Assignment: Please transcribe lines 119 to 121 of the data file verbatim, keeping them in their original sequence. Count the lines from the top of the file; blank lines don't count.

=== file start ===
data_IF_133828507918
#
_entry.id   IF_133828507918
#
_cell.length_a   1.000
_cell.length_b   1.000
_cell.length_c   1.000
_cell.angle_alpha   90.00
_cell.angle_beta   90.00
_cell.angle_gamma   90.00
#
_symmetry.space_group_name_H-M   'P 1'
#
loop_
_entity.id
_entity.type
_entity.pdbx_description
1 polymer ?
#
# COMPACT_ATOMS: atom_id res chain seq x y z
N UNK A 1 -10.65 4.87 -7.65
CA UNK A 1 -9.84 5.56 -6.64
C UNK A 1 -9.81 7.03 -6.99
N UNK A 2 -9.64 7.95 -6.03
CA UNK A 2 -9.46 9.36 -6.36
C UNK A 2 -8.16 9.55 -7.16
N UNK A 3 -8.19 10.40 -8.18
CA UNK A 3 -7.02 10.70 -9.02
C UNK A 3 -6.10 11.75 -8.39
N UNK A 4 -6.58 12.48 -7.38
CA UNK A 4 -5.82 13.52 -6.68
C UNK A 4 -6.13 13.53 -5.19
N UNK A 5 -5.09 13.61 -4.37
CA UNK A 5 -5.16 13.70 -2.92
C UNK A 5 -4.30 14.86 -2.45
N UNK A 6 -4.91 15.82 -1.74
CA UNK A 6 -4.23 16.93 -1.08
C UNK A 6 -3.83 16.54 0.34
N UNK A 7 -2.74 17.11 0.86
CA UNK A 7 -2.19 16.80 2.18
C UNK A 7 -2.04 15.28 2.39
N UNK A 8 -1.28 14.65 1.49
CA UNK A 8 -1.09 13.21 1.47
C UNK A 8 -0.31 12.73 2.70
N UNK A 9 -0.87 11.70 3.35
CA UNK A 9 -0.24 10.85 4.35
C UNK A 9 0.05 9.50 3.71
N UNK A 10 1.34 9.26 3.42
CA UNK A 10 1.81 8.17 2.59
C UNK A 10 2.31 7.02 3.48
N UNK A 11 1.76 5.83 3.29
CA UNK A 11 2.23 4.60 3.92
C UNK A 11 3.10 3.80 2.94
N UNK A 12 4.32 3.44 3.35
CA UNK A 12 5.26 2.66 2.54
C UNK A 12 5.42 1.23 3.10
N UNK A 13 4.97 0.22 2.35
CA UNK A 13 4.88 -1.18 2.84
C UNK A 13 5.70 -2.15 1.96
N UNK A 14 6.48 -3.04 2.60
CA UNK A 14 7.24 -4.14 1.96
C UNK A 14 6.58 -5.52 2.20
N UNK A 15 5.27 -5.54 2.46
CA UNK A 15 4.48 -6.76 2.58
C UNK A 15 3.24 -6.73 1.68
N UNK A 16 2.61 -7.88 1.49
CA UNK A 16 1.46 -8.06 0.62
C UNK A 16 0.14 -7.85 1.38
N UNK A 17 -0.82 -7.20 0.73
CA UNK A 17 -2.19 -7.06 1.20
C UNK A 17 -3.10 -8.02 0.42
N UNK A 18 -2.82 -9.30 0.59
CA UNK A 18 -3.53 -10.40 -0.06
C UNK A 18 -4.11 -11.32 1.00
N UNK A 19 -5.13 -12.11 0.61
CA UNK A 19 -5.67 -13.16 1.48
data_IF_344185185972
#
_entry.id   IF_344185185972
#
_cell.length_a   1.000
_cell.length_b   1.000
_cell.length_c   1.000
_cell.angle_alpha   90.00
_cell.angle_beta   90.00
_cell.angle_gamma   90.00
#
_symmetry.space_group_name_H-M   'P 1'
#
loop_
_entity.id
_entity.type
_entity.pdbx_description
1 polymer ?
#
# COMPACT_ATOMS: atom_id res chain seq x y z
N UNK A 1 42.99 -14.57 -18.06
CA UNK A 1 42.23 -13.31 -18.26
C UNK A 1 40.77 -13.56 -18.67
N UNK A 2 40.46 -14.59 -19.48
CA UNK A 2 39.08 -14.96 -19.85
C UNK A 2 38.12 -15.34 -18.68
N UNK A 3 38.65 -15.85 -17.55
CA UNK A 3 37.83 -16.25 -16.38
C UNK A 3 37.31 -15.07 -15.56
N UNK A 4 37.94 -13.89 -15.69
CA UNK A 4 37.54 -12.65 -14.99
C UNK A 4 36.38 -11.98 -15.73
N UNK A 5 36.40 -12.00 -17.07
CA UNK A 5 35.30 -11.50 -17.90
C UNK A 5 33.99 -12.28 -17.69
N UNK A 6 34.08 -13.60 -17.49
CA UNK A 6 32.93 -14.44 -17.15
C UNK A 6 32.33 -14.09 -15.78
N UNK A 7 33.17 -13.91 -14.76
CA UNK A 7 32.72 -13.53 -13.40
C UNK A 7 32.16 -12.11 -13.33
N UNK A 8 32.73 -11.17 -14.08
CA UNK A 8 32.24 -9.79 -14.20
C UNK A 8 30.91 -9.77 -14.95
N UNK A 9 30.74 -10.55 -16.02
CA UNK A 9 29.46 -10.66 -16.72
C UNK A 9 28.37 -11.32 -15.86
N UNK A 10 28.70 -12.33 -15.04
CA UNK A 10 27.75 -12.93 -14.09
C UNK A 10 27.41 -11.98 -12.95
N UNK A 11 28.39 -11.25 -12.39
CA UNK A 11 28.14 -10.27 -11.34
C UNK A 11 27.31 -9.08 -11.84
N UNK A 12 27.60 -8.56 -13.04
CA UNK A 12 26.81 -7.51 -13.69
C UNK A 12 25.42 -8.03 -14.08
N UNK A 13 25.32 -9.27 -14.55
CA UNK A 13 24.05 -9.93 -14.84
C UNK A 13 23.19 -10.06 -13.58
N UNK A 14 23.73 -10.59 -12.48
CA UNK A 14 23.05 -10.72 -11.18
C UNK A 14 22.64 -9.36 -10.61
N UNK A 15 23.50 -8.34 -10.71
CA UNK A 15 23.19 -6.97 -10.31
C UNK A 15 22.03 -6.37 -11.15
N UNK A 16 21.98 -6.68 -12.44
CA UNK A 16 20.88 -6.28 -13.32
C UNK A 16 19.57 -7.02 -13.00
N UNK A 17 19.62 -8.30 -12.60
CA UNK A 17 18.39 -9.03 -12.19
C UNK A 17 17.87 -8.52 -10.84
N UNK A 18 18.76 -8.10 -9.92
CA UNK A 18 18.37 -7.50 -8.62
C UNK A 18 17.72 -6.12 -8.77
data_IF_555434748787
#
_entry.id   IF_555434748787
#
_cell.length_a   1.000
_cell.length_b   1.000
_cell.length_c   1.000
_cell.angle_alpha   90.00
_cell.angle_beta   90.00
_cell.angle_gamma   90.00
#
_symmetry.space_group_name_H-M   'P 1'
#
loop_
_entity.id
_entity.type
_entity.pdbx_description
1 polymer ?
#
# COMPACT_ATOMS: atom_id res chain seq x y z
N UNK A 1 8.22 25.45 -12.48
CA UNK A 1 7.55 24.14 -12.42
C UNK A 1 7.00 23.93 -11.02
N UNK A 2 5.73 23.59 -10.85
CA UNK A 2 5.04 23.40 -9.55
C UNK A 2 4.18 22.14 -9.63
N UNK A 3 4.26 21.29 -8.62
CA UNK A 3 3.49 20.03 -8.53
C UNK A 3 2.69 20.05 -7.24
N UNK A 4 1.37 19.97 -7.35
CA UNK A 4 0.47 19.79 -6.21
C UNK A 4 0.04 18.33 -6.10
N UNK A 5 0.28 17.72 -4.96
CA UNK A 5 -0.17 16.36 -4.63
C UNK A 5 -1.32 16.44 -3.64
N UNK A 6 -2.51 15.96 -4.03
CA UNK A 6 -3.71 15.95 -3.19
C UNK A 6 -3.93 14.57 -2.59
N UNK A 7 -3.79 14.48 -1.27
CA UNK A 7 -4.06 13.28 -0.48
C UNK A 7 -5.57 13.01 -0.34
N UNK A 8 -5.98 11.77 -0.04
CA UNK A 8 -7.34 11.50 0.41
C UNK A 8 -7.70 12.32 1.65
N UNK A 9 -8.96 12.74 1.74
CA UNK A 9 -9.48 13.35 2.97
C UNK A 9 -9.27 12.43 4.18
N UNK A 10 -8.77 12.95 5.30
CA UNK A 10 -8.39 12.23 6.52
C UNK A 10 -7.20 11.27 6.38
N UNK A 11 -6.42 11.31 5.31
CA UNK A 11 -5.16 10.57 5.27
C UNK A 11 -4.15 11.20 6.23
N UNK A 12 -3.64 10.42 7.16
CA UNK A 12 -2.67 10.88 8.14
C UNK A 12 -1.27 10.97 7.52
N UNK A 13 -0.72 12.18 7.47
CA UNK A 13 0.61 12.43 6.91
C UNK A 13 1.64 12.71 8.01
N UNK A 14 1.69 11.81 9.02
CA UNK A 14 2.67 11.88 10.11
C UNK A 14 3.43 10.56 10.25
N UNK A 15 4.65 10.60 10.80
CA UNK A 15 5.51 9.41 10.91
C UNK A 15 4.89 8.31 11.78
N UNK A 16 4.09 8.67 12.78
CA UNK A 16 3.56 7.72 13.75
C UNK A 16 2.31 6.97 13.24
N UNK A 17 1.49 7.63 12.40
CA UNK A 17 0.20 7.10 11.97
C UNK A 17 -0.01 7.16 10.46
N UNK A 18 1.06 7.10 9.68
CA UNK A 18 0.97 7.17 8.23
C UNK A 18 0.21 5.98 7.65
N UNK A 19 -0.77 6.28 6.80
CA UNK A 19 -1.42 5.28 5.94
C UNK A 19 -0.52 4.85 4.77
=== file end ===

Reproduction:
CA UNK A 8 32.24 -9.79 -14.20
C UNK A 8 30.91 -9.77 -14.95
N UNK A 9 30.74 -10.55 -16.02